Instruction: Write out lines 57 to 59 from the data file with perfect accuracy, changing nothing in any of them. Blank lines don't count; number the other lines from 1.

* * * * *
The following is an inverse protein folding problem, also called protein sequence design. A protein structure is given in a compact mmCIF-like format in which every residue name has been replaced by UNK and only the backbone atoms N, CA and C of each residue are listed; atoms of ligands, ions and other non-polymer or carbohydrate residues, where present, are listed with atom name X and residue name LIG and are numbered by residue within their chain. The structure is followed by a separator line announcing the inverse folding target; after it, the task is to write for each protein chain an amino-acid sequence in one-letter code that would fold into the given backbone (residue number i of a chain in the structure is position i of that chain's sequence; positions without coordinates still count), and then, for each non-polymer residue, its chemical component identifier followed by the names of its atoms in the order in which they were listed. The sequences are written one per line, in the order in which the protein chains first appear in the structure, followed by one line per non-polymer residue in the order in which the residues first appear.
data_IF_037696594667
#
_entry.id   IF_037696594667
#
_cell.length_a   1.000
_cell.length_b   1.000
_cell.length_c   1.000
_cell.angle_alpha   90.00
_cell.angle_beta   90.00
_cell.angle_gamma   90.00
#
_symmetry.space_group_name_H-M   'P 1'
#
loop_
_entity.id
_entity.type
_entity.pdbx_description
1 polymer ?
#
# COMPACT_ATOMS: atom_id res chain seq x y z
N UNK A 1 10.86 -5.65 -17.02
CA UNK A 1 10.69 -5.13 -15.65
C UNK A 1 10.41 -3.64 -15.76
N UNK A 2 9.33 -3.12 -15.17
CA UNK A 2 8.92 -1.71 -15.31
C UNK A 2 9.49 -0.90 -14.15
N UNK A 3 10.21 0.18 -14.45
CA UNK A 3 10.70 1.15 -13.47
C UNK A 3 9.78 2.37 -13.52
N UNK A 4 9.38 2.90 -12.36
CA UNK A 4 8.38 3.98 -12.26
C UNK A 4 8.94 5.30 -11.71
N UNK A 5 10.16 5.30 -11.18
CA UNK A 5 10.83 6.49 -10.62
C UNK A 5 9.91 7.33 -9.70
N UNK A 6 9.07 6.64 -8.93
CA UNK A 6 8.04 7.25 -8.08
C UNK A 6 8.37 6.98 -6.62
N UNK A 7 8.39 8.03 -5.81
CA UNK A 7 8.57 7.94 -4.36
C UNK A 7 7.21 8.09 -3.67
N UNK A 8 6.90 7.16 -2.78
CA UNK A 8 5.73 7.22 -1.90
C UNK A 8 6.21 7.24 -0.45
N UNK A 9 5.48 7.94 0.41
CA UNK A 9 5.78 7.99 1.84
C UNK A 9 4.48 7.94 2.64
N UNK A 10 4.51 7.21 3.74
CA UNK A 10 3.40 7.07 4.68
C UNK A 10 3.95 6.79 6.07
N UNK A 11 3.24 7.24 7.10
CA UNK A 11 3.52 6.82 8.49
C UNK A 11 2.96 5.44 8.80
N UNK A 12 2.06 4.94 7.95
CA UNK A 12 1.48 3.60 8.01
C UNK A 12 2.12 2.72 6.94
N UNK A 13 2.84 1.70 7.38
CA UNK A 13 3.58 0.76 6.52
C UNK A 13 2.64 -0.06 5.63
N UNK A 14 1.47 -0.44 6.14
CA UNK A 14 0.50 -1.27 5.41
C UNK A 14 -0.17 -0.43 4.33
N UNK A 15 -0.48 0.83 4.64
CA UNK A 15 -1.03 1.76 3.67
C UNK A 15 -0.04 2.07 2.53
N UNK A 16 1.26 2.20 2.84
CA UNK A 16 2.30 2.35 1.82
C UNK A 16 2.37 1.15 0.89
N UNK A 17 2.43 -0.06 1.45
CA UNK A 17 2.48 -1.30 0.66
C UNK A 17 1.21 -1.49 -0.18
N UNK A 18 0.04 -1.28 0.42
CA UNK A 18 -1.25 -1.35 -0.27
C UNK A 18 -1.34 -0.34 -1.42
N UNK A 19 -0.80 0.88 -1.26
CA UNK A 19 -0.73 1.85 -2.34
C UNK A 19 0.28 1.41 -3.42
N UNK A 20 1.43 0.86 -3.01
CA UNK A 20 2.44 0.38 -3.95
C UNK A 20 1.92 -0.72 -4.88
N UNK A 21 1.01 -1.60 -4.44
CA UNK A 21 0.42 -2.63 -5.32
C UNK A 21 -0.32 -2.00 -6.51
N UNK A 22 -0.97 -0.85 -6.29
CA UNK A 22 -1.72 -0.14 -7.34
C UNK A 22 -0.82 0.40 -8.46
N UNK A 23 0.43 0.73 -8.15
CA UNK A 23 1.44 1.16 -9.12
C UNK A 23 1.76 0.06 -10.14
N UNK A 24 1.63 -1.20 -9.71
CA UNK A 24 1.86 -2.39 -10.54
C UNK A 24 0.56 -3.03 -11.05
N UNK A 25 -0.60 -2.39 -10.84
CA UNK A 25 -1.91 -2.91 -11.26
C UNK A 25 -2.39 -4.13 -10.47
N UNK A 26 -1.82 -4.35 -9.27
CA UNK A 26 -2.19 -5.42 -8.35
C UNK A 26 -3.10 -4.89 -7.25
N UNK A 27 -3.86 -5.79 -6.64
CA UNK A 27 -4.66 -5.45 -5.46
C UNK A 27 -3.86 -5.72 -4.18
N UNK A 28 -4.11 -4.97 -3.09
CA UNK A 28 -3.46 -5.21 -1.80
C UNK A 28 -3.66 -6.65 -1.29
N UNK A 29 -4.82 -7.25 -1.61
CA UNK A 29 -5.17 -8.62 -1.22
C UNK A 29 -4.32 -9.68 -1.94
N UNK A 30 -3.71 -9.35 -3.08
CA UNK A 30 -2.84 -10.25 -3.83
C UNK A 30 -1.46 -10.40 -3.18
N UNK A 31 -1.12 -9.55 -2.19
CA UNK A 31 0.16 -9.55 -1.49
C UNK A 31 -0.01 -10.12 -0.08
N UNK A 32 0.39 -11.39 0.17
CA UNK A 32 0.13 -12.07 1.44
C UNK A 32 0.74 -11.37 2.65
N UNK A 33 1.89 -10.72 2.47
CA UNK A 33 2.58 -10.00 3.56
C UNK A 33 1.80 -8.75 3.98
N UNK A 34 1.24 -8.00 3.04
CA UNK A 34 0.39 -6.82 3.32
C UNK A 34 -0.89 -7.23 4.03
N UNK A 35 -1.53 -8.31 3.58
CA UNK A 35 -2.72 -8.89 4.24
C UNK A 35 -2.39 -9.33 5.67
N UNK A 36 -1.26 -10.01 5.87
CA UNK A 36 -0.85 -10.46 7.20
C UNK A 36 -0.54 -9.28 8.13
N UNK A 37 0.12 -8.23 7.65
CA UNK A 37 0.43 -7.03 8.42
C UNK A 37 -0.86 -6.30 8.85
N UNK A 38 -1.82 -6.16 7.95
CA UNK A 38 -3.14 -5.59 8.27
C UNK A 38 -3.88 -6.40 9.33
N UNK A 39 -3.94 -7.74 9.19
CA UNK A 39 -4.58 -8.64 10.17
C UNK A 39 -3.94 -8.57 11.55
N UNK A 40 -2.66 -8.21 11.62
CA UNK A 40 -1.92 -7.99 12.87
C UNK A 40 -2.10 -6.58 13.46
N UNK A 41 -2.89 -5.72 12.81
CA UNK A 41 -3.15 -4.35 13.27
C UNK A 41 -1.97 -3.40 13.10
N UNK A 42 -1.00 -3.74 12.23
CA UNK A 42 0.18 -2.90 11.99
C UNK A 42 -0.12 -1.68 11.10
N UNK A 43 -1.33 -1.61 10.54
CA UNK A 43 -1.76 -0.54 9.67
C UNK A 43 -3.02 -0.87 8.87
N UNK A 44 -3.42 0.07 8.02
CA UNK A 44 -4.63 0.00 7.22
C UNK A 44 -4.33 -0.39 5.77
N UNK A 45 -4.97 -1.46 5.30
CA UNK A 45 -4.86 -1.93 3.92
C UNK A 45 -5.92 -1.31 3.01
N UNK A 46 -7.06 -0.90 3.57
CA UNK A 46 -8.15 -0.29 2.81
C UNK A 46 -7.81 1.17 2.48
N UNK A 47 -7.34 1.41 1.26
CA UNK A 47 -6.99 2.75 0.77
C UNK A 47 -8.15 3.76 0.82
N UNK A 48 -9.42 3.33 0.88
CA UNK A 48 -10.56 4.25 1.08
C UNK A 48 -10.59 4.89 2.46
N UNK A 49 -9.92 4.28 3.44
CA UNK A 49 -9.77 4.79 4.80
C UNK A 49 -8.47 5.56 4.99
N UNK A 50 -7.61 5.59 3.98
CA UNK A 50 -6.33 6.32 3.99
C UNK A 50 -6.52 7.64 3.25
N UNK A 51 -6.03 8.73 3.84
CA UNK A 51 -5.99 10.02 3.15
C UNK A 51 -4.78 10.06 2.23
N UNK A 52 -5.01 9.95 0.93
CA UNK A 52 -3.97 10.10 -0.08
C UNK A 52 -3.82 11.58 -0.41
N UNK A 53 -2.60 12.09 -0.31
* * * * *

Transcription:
C UNK A 12 2.12 2.72 6.94
N UNK A 13 2.84 1.70 7.38
CA UNK A 13 3.58 0.76 6.52